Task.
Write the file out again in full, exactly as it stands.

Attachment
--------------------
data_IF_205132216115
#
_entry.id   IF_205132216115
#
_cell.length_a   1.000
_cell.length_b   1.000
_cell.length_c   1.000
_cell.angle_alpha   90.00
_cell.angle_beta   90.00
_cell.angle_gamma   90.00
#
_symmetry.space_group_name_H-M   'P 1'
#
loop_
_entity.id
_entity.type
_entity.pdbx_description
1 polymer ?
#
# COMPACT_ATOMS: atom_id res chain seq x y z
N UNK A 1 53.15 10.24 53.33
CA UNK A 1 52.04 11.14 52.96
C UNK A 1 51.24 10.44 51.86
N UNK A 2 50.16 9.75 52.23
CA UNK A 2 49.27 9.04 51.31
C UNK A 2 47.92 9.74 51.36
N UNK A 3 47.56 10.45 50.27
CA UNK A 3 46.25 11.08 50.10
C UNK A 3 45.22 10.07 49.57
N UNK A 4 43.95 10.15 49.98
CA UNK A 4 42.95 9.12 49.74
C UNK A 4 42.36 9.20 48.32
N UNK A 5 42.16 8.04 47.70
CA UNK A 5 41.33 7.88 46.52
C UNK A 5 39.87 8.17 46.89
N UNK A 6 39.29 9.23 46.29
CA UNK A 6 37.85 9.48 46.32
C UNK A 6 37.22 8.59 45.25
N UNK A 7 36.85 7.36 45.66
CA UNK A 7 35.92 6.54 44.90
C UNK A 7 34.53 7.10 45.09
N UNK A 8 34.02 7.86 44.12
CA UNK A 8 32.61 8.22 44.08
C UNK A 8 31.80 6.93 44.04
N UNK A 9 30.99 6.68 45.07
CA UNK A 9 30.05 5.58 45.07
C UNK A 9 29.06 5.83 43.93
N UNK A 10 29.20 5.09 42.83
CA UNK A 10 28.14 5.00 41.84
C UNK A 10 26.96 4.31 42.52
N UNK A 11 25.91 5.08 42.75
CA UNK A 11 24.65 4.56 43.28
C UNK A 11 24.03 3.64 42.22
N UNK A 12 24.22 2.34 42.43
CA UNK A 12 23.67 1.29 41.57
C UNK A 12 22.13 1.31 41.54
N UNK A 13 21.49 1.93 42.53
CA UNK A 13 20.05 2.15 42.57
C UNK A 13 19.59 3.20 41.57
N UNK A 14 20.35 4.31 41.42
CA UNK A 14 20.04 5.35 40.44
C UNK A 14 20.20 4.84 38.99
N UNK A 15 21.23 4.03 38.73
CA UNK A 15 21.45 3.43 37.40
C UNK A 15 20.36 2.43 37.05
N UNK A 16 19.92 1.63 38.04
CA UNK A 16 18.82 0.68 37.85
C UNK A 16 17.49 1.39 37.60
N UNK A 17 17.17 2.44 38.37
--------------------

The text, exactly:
data_IF_205132216115
#
_entry.id   IF_205132216115
#
_cell.length_a   1.000
_cell.length_b   1.000
_cell.length_c   1.000
_cell.angle_alpha   90.00
_cell.angle_beta   90.00
_cell.angle_gamma   90.00
#
_symmetry.space_group_name_H-M   'P 1'
#
loop_
_entity.id
_entity.type
_entity.pdbx_description
1 polymer ?
#
# COMPACT_ATOMS: atom_id res chain seq x y z
N UNK A 1 53.15 10.24 53.33
CA UNK A 1 52.04 11.14 52.96
C UNK A 1 51.24 10.44 51.86
N UNK A 2 50.16 9.75 52.23
CA UNK A 2 49.27 9.04 51.31
C UNK A 2 47.92 9.74 51.36
N UNK A 3 47.56 10.45 50.27
CA UNK A 3 46.25 11.08 50.10
C UNK A 3 45.22 10.07 49.57
N UNK A 4 43.95 10.15 49.98
CA UNK A 4 42.95 9.12 49.74
C UNK A 4 42.36 9.20 48.32
N UNK A 5 42.16 8.04 47.70
CA UNK A 5 41.33 7.88 46.52
C UNK A 5 39.87 8.17 46.89
N UNK A 6 39.29 9.23 46.29
CA UNK A 6 37.85 9.48 46.32
C UNK A 6 37.22 8.59 45.25
N UNK A 7 36.85 7.36 45.66
CA UNK A 7 35.92 6.54 44.90
C UNK A 7 34.53 7.10 45.09
N UNK A 8 34.02 7.86 44.12
CA UNK A 8 32.61 8.22 44.08
C UNK A 8 31.80 6.93 44.04
N UNK A 9 30.99 6.68 45.07
CA UNK A 9 30.05 5.58 45.07
C UNK A 9 29.06 5.83 43.93
N UNK A 10 29.20 5.09 42.83
CA UNK A 10 28.14 5.00 41.84
C UNK A 10 26.96 4.31 42.52
N UNK A 11 25.91 5.08 42.75
CA UNK A 11 24.65 4.56 43.28
C UNK A 11 24.03 3.64 42.22
N UNK A 12 24.22 2.34 42.43
CA UNK A 12 23.67 1.29 41.57
C UNK A 12 22.13 1.31 41.54
N UNK A 13 21.49 1.93 42.53
CA UNK A 13 20.05 2.15 42.57
C UNK A 13 19.59 3.20 41.57
N UNK A 14 20.35 4.31 41.42
CA UNK A 14 20.04 5.35 40.44
C UNK A 14 20.20 4.84 38.99
N UNK A 15 21.23 4.03 38.73
CA UNK A 15 21.45 3.43 37.40
C UNK A 15 20.36 2.43 37.05
N UNK A 16 19.92 1.63 38.04
CA UNK A 16 18.82 0.68 37.85
C UNK A 16 17.49 1.39 37.60
N UNK A 17 17.17 2.44 38.37